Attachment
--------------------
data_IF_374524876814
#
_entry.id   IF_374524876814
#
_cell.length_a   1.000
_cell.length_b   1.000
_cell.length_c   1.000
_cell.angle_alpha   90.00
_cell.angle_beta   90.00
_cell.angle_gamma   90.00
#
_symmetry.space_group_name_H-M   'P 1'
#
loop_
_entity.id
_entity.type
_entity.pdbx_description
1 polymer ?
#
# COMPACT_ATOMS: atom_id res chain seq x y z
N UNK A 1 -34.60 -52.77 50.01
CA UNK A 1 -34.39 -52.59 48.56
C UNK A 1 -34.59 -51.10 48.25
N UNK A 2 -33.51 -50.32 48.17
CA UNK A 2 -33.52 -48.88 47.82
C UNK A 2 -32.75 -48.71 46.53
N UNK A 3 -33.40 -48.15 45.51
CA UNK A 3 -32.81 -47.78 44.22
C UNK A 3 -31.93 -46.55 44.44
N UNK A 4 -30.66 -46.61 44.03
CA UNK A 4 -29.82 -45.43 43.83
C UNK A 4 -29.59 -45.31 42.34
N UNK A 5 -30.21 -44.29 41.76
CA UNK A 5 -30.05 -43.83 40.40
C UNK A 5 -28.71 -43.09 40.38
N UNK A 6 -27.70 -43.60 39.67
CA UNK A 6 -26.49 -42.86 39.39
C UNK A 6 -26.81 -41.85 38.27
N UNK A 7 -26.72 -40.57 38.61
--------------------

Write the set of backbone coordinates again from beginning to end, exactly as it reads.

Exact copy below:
data_IF_374524876814
#
_entry.id   IF_374524876814
#
_cell.length_a   1.000
_cell.length_b   1.000
_cell.length_c   1.000
_cell.angle_alpha   90.00
_cell.angle_beta   90.00
_cell.angle_gamma   90.00
#
_symmetry.space_group_name_H-M   'P 1'
#
loop_
_entity.id
_entity.type
_entity.pdbx_description
1 polymer ?
#
# COMPACT_ATOMS: atom_id res chain seq x y z
N UNK A 1 -34.60 -52.77 50.01
CA UNK A 1 -34.39 -52.59 48.56
C UNK A 1 -34.59 -51.10 48.25
N UNK A 2 -33.51 -50.32 48.17
CA UNK A 2 -33.52 -48.88 47.82
C UNK A 2 -32.75 -48.71 46.53
N UNK A 3 -33.40 -48.15 45.51
CA UNK A 3 -32.81 -47.78 44.22
C UNK A 3 -31.93 -46.55 44.44
N UNK A 4 -30.66 -46.61 44.03
CA UNK A 4 -29.82 -45.43 43.83
C UNK A 4 -29.59 -45.31 42.34
N UNK A 5 -30.21 -44.29 41.76
CA UNK A 5 -30.05 -43.83 40.40
C UNK A 5 -28.71 -43.09 40.38
N UNK A 6 -27.70 -43.60 39.67
CA UNK A 6 -26.49 -42.86 39.39
C UNK A 6 -26.81 -41.85 38.27
N UNK A 7 -26.72 -40.57 38.61